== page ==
Finally, I will work to increase the number of cycle stands throughout the city.


In everything I do in Dublin City Council, I will ask myself the question: how will this help Dublin to address climate change? Tackling climate change is not just one area of policy in the council, it needs to be is a key dimension of everything we do.

Improving cycling infrastructure and public transport will be part of addressing climate change. Ensuring we build housing in the right place, and in the right way with the highest levels of energy efficiency, will help address climate change. New innovations, such as installing micro-generation technologies on all council buildings, will also play their part. What pulls this all together and ensures everything we do in the council does indeed consider climate change is a strong Climate Action Plan. If elected I will work to ensure a strong action plan, with concrete action and clear targets for the next council to work towards.

The danger of treating climate change not as an foundational issue but as a distinct policy is that many councillors will speak in favour of action on climate change, but when it comes to supporting concrete actions, like supporting cycling and walking, they may bottle it. I will follow through.


I will work to increase the number of litter wardens in Dublin City from the current inadequate level of just 13. Enforcement is critical, and it is clear every day on the streets and roads of Dublin that our current systems to tackle litter, illegal dumping, and yes – the dreaded dog poo – are not working. Councillors have responsibility for the city budget, and if elected I will seek additional funding for more litter wardens. For dog poo, my Green Party colleagues who are already serving as councillors on Dublin City Council put together a wide ranging motion to tackle dog poo, and their proposals received cross party support. If elected I will work hard to have all elements of the motion implemented, delivering more dog poo only bins, more free dog poo bags, looking for an increased fine, and piloting innovative techniques that have worked in other countries such as DNA testing dog poo.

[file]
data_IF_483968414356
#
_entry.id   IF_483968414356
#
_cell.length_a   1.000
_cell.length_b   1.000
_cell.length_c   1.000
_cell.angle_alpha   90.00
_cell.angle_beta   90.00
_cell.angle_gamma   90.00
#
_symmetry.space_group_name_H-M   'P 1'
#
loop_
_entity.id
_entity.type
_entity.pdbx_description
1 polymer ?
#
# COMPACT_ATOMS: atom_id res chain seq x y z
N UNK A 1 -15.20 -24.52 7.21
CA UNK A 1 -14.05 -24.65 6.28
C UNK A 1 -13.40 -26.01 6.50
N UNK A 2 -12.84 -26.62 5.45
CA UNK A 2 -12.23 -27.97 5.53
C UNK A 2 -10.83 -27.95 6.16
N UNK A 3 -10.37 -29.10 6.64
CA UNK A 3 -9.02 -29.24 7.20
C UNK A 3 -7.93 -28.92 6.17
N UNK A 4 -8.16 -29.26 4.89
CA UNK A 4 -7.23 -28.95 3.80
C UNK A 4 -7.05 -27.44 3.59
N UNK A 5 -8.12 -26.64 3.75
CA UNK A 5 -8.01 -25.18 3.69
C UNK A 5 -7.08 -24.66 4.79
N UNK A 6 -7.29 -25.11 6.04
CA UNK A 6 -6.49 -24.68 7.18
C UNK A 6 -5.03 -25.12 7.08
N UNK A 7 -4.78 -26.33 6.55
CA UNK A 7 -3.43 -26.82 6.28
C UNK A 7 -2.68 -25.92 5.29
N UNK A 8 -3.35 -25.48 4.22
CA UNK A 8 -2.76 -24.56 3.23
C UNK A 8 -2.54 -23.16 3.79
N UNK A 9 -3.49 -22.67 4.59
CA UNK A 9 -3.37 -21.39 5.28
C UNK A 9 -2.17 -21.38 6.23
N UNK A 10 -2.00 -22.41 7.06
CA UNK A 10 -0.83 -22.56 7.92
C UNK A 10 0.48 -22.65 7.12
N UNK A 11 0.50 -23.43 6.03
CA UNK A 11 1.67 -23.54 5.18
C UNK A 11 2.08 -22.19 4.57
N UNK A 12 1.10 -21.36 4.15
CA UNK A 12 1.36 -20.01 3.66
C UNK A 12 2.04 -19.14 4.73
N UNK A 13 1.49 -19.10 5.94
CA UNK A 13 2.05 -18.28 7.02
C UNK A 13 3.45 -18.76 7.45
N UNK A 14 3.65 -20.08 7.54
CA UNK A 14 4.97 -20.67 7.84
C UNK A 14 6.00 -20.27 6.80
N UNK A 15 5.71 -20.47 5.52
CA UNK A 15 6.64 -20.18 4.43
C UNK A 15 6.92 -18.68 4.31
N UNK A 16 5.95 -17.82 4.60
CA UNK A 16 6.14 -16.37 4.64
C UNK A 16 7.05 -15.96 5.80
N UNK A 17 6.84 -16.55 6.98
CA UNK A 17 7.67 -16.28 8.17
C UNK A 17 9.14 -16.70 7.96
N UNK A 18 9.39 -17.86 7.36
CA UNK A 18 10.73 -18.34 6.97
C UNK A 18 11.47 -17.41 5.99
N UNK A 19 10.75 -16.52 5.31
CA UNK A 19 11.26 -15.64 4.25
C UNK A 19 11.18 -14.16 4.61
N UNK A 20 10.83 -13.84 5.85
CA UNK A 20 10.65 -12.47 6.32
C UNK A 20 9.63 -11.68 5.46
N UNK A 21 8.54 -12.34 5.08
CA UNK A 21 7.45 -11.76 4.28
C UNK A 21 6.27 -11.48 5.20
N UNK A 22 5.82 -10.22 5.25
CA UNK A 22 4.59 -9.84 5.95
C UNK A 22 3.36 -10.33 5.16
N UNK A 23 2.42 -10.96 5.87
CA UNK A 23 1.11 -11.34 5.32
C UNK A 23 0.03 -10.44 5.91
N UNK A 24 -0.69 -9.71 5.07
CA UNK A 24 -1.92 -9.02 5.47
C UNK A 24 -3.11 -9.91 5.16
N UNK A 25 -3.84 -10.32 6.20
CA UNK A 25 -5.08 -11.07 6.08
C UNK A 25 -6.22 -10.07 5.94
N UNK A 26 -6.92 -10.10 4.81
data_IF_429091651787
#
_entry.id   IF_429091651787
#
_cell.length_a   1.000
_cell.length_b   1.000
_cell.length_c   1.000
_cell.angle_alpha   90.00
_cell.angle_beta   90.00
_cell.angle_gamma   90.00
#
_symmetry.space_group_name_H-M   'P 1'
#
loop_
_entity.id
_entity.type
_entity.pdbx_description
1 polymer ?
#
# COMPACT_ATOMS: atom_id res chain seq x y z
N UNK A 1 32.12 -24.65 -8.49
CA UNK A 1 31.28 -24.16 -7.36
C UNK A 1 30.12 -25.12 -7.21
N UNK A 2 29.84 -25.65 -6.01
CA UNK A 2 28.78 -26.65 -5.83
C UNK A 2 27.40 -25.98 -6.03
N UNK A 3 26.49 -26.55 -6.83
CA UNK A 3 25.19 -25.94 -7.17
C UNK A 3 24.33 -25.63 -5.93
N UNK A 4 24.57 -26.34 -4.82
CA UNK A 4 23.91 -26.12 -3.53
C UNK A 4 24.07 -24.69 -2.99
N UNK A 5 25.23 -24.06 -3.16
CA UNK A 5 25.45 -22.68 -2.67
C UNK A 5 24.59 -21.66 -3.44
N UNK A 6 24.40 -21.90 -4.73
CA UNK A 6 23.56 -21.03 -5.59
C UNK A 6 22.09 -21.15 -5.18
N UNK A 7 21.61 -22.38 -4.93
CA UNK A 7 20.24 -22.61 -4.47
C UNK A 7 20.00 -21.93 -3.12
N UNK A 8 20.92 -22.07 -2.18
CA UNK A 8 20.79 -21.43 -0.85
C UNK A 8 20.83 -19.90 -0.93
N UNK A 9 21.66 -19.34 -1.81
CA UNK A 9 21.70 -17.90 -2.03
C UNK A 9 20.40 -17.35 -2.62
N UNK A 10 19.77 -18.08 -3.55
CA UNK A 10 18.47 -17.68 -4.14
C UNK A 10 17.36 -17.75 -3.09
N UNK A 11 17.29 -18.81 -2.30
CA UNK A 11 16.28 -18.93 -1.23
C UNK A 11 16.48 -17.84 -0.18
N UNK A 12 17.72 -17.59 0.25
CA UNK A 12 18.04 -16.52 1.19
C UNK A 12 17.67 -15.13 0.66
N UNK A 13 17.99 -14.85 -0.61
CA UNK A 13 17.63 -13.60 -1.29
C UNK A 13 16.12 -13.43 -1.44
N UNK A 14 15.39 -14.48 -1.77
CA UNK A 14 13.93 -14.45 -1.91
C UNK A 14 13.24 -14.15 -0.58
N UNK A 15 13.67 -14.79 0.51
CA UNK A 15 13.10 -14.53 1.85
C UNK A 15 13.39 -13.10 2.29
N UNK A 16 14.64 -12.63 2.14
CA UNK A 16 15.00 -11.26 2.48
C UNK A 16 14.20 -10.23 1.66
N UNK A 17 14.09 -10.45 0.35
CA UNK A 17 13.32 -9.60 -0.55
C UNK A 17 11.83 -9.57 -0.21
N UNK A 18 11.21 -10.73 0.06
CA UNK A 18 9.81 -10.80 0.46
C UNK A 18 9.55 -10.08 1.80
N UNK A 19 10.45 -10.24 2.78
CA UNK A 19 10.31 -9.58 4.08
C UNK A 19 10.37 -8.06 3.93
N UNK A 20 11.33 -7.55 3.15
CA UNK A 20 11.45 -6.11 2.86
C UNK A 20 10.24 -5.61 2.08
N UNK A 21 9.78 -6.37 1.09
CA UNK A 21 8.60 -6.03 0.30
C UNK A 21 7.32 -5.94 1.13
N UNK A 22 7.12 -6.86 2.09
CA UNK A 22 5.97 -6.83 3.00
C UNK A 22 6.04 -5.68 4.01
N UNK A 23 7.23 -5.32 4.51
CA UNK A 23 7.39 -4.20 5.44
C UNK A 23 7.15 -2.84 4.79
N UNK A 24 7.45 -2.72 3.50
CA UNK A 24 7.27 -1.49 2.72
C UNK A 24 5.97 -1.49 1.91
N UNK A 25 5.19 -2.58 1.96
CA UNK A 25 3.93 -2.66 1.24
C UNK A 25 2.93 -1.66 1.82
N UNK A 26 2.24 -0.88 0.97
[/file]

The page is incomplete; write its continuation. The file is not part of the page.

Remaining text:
If elected I will push for an increase in the number and extent of green spaces within the city in Dublin’s City Development Plan. The Development Plan sets out the rules for planning decisions and it provides councillors an opportunity to demand more green space. I will also fight moves to take existing green spaces out of public use.


I will work to significantly improve the public spaces in Dublin. I’ll work alongside my Green Party colleagues who have already been driving this work, such as the efforts to take traffic out of College Green and pedestrianise it. I will push for a city councillor to chair the public-realm working group and seek to provide detailed public-realm improvement plans for an improved pedestrian and cycling environment at a range of sites, including in my own area in Ballymun, Finglas, Glasnevin and Santry.